A few weeks ago, Brendan and I formed our very own New Year’s resolution-like pledge — to eat at more restaurants in our neighborhood. Since moving back from Mexico City in 2010, we’ve been living in Astoria, Queens, but doing a dismal job of getting out and sampling the local eateries, which range from real street food (none of that silly cupcake food truck stuff you see in Manhattan) to white tablecloth service. We like it all, but it sure is hard to find the time, especially when the couch and Netflix beckon so strongly night after night.
Last night, though, we stepped out for first eating adventure: Roti Boti, a Pakistani-Indian joint on 21st Street and Astoria Boulevard. We’ve always been intrigued by this place, which seems to cater to taxi drivers. It must be good, right?
When you first walk in, you’re met by a long row of glassed-in buffet trays with steaming food. There are no signs we could read, but we did locate a tiny menu taped to the window, scribbled in English, with prices. Luckily, an older man walked up and asked us for our order, and we pointed to various things, and asked what they were. He fired off the names of everything on the line, most of it various types of chicken dishes, in sauces. Trying to get a variety of stuff, we ordered lentils, chickpeas, chicken tikka, and naan. Not sure what to do next, we wandered over to the dining area, and sat down. (Some of the patrons seemed to be going directly up to the buffet and serving themselves — not sure what that was about.)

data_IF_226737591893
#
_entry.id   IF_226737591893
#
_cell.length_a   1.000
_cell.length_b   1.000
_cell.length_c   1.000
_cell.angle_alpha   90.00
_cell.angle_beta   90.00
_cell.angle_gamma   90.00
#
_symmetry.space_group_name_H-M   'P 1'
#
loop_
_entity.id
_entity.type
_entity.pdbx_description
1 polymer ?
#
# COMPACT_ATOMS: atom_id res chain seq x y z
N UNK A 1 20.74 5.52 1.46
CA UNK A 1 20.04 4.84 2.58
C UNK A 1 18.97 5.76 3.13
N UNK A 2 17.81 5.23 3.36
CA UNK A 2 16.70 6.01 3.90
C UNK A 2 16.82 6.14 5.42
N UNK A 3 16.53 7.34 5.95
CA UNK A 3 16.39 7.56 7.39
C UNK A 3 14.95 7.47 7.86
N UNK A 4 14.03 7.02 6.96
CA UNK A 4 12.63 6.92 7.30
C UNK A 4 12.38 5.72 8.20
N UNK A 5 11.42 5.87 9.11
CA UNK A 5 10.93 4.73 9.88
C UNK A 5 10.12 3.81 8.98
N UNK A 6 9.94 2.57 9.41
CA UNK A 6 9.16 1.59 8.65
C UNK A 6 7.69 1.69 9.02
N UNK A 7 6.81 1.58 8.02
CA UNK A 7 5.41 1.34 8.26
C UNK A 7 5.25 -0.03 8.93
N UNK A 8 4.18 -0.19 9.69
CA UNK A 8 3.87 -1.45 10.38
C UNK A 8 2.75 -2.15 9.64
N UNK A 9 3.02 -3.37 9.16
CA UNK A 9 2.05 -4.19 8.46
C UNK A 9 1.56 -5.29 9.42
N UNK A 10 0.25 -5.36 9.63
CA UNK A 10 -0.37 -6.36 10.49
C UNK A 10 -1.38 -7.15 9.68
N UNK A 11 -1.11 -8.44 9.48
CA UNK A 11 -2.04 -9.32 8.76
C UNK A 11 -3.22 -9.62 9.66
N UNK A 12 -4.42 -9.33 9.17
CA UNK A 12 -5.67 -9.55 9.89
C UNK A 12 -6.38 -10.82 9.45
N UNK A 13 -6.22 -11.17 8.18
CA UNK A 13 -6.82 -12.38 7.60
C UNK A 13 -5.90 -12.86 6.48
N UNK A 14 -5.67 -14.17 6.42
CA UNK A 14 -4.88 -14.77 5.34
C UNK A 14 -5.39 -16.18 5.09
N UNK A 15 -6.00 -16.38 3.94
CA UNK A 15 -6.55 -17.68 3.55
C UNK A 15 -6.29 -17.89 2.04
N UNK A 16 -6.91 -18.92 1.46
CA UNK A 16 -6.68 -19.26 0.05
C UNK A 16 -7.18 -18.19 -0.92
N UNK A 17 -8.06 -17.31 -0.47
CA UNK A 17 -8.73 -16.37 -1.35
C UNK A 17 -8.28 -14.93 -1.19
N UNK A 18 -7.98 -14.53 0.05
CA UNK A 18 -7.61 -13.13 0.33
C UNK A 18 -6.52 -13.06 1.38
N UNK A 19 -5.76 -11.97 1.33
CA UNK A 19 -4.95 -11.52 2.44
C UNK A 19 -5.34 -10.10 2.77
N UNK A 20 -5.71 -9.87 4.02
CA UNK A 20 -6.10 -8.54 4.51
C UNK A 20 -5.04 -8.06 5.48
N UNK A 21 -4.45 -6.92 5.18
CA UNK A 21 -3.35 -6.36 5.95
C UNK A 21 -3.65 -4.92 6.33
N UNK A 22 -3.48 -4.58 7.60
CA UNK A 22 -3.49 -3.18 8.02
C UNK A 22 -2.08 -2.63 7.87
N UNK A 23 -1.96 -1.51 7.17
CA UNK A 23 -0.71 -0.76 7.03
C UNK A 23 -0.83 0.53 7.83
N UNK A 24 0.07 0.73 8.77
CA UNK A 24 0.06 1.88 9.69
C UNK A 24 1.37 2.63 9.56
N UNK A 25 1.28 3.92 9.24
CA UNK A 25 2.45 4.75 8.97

And a feast soon arrived, plate by plate. First, salads with a spicy yogurt dressing, likely a type of raita (but much spicier). The server also brought us cups and a full pitcher of cold water, which was handy because we didn’t order drinks. Then all our food arrived in rapid order.
The two helpings of naan were perfection — crispy and a little burned on the outside, doughy and hot on the inside. Also, the size of a large dinner plate.
The chickpeas — akin to chana masala — were good, if a little overcooked and mushy (but still quite palatable). Ditto to the yellow curry lentils, which were similar to mung dal.
The showcase item was definitely the chicken tikka. They serve it very spicy, and chargrilled to perfection. Without the naan and cold water to help me get through it, I’m not sure I could have eaten all my chicken, as savory as it was — it was that spicy.
All told, we were stuffed. Best of all? Total price: $17.